Six In The Morning

On Sunday

Clashes as Israeli soldiers storm Al-Aqsa compound

  Israeli security personnel use tear gas as they enter compound to arrest Palestinian ‘stone throwers’.

13 Sep 2015 06:51 GMT

Clashes have erupted after a number of Israeli soldiers entered the Al-Aqsa Mosque compound in Jerusalem, police and witnesses said.

The Israeli security personnel used tear gas as they entered the compound to arrest what they called Palestinian “stone throwers”.

The disturbances came with tensions running high after Israeli Defence Minister Moshe Yaalon last week outlawed two Muslim groups from entering the mosque compound – Islam’s third holiest site.

Israeli security forces closed the mosque’s compound to worshippers following the clashes.

Sunday’s Headlines:

Refugee crisis: Desperate Iraqi Yazidis join exodus to Europe

 The Vanishing: Why Are Young Egyptian Activists Disappearing?

Turkey’s escalating violence, explained

Who are Uighurs? A look at group from restive China region

Surviving desert marathons: ‘Imagine the Devil holding a blowtorch in your face’

 Refugee crisis: Desperate Iraqi Yazidis join exodus to Europe

 Singled out by Isis, believers say they can not stay in Iraq

 Cathy Otten Sharya Sunday 13 September 2015

Khatab’s eyes darted around the torch-lit room as he speaks. His family, part of Iraq’s Yazidi minority, sits around him inside the shell of a half-built home as darkness falls.

“Look, we have nothing,” says the nervous-looking 15-year-old, pointing to the plastic-covered holes in the walls where windows should be. Two weeks ago the teenager attempted to reach Europe, walking for 35 hours towards the Turkish-Bulgarian border before he was arrested. “He is still shaking now”, his father says.

  The Vanishing: Why Are Young Egyptian Activists Disappearing?

 Egyptian President Abdel Fattah al-Sisi’s security forces have been kidnapping scores of young activists in the country. They include former revolutionaries and Islamists who are, in many cases, being denied due process.

By Nicola Abé

A paper sun hangs on the wall, and the dresser is covered with bottles of nail polish in all colors. The woman who used to inhabit this room, who has been in the hands of the government for the past three months, seemed to have a fondness for ladybugs. There is a stuffed animal ladybug on the bed, and a rug in the shape of a ladybug on the floor. “Her friends called her the ladybug of the revolution,” Duaa El-Taweel, 22, says of her sister, who has disappeared.

El-Taweel says her sister Esraa was restless and constantly on the go, taking pictures wherever she went. The walls are covered with patches of dried adhesive. “We took down the pictures,” she says, explaining that anyone depicted in them is in danger. El-Taweel pulls letters from her sister out of a cardboard box.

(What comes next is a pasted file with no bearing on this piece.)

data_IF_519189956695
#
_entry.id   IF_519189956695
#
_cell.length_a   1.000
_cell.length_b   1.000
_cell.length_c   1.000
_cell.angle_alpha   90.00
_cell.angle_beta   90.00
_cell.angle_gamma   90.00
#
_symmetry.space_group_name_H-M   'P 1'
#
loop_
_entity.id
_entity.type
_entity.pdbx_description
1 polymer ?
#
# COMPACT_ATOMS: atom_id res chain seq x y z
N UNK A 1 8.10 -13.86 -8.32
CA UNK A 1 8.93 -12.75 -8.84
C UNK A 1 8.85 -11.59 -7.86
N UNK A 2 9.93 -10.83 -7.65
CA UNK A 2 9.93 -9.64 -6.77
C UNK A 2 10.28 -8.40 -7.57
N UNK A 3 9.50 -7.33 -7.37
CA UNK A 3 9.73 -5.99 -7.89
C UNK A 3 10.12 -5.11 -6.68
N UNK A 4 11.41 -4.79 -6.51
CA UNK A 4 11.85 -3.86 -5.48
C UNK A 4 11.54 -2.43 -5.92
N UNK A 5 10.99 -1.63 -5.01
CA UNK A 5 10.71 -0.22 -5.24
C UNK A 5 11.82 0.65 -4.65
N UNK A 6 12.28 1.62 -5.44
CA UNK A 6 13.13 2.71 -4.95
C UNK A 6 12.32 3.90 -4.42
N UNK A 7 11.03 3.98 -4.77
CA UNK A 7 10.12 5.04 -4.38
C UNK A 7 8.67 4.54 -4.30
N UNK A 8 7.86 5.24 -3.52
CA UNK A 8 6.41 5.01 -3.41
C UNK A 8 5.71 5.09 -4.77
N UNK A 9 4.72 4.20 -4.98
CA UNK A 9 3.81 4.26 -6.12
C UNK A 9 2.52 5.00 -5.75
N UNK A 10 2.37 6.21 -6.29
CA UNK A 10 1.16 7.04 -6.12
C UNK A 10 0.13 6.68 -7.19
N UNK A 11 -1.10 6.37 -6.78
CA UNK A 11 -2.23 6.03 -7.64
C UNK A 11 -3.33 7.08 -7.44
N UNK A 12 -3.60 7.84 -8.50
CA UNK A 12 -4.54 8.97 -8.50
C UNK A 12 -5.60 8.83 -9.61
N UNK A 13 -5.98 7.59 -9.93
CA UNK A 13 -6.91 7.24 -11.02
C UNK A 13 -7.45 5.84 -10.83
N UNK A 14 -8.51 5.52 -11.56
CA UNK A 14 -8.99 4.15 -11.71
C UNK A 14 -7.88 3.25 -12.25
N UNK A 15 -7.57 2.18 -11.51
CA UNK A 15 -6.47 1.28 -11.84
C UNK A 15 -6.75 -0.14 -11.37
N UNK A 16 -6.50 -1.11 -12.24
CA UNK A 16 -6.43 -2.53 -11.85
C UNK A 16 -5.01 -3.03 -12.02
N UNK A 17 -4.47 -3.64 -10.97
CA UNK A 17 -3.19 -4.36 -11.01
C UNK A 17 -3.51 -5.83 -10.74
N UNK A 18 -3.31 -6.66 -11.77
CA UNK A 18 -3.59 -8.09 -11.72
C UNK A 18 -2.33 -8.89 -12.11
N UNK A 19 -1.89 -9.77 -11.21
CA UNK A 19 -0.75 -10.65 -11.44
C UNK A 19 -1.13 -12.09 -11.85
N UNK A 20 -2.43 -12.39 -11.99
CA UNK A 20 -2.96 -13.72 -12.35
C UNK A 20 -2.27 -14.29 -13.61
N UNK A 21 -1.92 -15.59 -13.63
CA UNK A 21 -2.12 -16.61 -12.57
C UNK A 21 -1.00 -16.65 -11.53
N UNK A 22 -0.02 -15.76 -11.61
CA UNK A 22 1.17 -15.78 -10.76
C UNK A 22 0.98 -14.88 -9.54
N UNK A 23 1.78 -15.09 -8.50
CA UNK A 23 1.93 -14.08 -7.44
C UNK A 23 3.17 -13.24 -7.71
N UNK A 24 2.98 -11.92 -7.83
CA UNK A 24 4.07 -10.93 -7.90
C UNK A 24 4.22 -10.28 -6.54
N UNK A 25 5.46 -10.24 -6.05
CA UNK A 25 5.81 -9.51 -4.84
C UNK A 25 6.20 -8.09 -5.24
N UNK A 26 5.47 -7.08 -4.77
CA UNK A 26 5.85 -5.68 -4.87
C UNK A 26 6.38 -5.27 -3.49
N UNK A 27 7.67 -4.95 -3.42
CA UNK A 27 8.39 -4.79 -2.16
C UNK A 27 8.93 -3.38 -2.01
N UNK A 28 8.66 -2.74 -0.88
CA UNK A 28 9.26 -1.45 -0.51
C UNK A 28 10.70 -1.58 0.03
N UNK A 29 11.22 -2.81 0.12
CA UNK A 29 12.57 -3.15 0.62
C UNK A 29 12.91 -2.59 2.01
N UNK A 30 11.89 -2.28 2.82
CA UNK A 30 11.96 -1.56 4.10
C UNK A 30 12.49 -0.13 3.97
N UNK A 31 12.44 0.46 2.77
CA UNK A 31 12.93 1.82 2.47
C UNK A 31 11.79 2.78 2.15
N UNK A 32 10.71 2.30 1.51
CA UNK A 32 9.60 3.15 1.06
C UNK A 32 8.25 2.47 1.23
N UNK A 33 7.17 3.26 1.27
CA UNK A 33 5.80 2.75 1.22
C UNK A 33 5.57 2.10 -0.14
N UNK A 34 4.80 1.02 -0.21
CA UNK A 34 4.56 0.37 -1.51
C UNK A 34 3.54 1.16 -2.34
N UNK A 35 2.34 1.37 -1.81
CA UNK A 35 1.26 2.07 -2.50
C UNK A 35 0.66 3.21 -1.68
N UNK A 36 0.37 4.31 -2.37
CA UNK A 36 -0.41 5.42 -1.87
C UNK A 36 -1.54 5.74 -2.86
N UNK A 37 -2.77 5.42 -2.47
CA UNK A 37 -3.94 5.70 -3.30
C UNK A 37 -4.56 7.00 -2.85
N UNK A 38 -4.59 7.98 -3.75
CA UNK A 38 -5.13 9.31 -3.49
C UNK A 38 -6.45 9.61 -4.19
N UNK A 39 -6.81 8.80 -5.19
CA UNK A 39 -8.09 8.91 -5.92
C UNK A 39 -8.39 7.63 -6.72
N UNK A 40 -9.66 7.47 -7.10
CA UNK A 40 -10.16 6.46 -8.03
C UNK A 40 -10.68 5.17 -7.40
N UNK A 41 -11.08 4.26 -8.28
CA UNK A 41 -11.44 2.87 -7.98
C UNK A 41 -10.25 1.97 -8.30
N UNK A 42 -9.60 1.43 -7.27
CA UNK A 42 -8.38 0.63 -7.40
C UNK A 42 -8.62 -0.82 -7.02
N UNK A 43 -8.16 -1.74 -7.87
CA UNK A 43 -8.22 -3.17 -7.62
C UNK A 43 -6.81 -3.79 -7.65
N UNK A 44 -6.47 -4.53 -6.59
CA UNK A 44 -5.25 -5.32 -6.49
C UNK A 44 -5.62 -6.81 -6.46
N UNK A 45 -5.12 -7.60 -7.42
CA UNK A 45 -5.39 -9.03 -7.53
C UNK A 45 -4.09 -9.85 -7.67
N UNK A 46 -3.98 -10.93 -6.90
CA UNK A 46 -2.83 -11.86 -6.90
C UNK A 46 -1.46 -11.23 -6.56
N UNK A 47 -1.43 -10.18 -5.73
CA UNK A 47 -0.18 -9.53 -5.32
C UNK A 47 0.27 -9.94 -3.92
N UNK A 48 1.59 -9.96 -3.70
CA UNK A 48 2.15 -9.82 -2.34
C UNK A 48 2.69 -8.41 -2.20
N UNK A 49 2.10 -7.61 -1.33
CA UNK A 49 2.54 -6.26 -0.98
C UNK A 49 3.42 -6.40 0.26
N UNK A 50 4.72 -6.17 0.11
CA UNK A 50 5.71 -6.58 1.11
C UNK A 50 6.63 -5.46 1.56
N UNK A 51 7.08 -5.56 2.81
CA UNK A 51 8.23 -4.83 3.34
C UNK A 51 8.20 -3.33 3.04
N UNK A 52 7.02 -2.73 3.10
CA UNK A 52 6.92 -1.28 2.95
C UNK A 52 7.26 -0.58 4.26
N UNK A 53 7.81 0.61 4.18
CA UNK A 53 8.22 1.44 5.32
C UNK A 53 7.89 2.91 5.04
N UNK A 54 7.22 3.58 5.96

Turkey’s escalating violence, explained

   by Zack Beauchamp

On Friday, militants from the Kurdistan Workers’ Party (PKK) went into a cafe in the Turkish city of Diyarbakir and opened fire on a table of police officers, wounding three and killing a nearby waiter. This wasn’t random: It’s part of an upswing in fighting between Turkey and the Kurdish group since July that’s already killed hundreds. The Turkish government has imposed a crushing set of restrictions on the town of Cizre, where, according to the BBC, “residents in the mainly Kurdish town say they have been unable to buy food or medical supplies.”

This is some of the worst violence the country has seen since the 1990s. On the surface, the conflict is the latest cycle of violence between two longtime enemies that has gone on for decades. But it’s also about the impact the Syrian war is having on Turkish society, as well as some pretty nasty changes in Turkish domestic politics.

 Who are Uighurs? A look at group from restive China region



Arrests made and details revealed about the Aug. 17 Bangkok bombing that killed 20 people have raised the question of whether members of an ethnic and religious minority from China’s far west were involved. A primer on the Uighurs, the repression they face in China and their presence abroad:


The Uighurs (pronounced WEE-gurs) are a Turkic-speaking Muslim ethnic group native to China’s far western region of Xinjiang, which was sporadically controlled by Chinese dynasties over the centuries. They have long complained of ethnic discrimination and religious restriction under the Chinese government, which is dominated by members of the Han ethnic group.

Surviving desert marathons: ‘Imagine the Devil holding a blowtorch in your face’


By Sheena McKenzie, for CNN

Updated 0257 GMT (0957 HKT) September 13, 2015

When Dean Karnazes ran 135 miles nonstop across Death Valley during the height of summer, the heat was so intense it “caused the epithelia in my mouth and throat to slough off, like a reptile shedding its skin.”

“I really enjoyed that race,” adds the the legendary 53-year-old American runner.

Indeed, put Karnazes in 130F heat with a headwind like “the Devil’s blowtorch” and blisters the size of marbles, and he’ll happily tell you he’s “never felt more alive.”

This, afterall, is the “Ultramarathon Man” who in 2005 ran 350 miles nonstop for almost 81 hours — that’s over three days without sleep (Karnazes later said he experienced bouts of “sleep running,” where his body kept jogging while his mind napped).